Community supports Roy Moore

Published 12:00 am Friday, November 14, 2003

The controversy over Roy Moore's Ten Commandments monument and defiance of a court order to remove the monument may not be over, although the former Alabama Supreme Court Chief Justice was removed from office by a unanimous decision Thursday by the Alabama Court of Judiciary.

Moore may still appeal the decision of the court, in which he has 30 days to do so. If an appeal is made, the state Supreme Court could chose whether or not to hear it.

The Hunstville Times reported Moore will make an announcement next week and make a statement that "could alter the course of this country," and until then, what future plans Moore has in mind remain a mystery.

"I don't think we've seen the last of him," Huntsville attorney Mark McDaniel told the Times. "He'll run for something. The people will ultimately decide his fate in the political arena."

Gov. Bob Riley will pick Moore's successor. But a replacement will not be decided until Moore's decision of whether or not to appeal is reached, according to Riley spokesman John Matson.

While Alabamians are awaiting Moore's next move, numerous heated debates have sparked as a result to his removal from office. Several residents in Covington County have weighed their opinions on the Court of Judiciary's ruling.

"If he never gets back into office, I commend him for doing something good," Glinda Robbins, of Andalusia said about the ex-Chief Justice. "The Ten Commandments made people stop and think about what they were doing, if they were doing something wrong."

Although Sabrina Lee, also of Andalusia, agreed with Robbins' opinion on the importance of the Ten Commandments, she said Moore shouldn't have placed the monument in the rotunda of the Judiciary building in Montgomery nearly two years ago without consulting with others first.

"Just because he is in office doesn't mean he had the right to place the monument in the building without approval," Lee said. "He should have OK'd it with everybody before placing it there, because everybody should have input. That is why we vote. It wasn't his choice, and it wasn't his right. He should have come to an agreement with all the persons in the building.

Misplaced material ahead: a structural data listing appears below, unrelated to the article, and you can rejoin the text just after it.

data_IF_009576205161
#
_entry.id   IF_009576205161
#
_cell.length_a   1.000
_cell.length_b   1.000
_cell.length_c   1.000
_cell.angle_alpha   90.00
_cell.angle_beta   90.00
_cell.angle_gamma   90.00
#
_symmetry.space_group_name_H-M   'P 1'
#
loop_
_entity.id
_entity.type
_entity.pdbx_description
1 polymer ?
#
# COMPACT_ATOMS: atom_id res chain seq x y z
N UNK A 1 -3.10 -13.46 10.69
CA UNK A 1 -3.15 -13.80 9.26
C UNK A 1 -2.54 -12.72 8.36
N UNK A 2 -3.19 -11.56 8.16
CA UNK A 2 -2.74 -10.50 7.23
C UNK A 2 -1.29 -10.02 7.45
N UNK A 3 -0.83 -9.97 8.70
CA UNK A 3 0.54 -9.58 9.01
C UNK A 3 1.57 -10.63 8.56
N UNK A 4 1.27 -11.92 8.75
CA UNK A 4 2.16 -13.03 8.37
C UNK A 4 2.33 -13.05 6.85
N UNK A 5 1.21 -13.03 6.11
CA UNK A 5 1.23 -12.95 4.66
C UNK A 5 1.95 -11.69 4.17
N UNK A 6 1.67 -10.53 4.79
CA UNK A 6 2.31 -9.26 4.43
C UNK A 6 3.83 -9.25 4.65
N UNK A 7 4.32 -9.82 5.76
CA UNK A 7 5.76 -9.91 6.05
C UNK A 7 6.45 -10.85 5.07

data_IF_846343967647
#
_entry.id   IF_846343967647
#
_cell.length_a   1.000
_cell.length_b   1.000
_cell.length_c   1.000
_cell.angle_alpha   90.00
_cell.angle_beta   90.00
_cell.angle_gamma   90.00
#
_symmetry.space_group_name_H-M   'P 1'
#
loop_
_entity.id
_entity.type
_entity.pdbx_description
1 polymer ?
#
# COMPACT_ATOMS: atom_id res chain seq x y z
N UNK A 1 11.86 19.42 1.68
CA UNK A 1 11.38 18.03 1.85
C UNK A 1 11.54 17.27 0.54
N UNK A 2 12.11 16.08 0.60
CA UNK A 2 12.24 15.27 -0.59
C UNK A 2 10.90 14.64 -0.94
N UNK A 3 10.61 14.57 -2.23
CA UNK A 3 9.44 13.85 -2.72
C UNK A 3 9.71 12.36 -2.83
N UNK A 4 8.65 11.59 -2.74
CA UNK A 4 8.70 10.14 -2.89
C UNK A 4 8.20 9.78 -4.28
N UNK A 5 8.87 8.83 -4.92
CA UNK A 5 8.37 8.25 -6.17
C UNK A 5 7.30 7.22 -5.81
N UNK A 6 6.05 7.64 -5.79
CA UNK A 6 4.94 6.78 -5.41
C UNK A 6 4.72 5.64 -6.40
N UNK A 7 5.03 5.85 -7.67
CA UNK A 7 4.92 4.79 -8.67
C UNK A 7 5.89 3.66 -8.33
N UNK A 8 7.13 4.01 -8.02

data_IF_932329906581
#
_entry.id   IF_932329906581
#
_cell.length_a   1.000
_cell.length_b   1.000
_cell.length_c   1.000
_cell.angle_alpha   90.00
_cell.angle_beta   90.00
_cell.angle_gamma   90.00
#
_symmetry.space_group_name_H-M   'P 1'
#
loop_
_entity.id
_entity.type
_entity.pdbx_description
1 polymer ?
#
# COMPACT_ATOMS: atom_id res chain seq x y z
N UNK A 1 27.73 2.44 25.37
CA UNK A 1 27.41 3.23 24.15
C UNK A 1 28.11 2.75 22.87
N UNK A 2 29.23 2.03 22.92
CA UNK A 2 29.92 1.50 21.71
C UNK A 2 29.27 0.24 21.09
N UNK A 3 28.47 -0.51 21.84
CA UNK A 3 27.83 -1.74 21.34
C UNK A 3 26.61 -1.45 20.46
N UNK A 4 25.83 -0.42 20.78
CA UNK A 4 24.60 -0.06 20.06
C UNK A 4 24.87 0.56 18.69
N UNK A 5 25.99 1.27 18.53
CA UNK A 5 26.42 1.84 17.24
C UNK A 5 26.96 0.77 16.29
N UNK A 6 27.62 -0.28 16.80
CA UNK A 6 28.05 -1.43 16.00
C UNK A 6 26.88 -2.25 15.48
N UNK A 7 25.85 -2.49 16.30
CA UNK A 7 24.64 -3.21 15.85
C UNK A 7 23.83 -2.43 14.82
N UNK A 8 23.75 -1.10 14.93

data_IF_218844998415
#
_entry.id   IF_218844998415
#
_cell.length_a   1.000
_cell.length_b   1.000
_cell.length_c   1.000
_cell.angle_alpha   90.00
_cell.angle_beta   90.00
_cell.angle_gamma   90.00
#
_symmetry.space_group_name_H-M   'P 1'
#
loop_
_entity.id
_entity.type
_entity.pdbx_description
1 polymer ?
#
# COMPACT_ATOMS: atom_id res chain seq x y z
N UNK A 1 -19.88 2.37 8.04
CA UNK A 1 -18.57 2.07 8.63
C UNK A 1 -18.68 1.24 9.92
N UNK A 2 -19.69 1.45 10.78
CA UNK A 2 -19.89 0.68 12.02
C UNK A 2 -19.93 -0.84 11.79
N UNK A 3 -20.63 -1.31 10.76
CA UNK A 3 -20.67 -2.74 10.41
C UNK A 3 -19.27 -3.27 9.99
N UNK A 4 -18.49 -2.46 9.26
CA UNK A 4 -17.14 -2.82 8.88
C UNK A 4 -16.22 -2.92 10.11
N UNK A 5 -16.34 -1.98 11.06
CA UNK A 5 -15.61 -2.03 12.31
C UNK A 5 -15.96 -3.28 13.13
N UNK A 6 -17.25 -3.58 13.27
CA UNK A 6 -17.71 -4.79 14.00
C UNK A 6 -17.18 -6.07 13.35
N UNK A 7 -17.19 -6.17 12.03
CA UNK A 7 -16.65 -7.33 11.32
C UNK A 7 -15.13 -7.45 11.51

"But the Ten Commandments are a good thing, because it is the word of God" she continued. "They should be everywhere."

Some citizens support Moore 100 percent in his stance on the monument.

"He did the right thing, because God is first in everything," Lewis Owens, of Florala said. "We put the Ten Command-ments in courthouses and schools, but we've gotten away from free speech, especially one based on God."

Others think Moore was dealt a bad hand in his removal from office.

"He got a dirty deal," Robert C. Bush, of Andalusia said. "There is a bunch of liberal justices that make the laws and enforce them. I think the Ten Commandments should stay, and let Moore stay in office."

One area resident said Moore's removal from office was inevitable, but he wonders why.

"There was no way he wasn't going to be kicked out," Donald Barton, of Andalusia said. "I don't agree with the ruling. From my understanding, the federal courthouse has Ten Commandments up there, as well as courthouses all over the country. We have the words "In God We Trust" on our money. I wonder what the big deal (over the monument) is."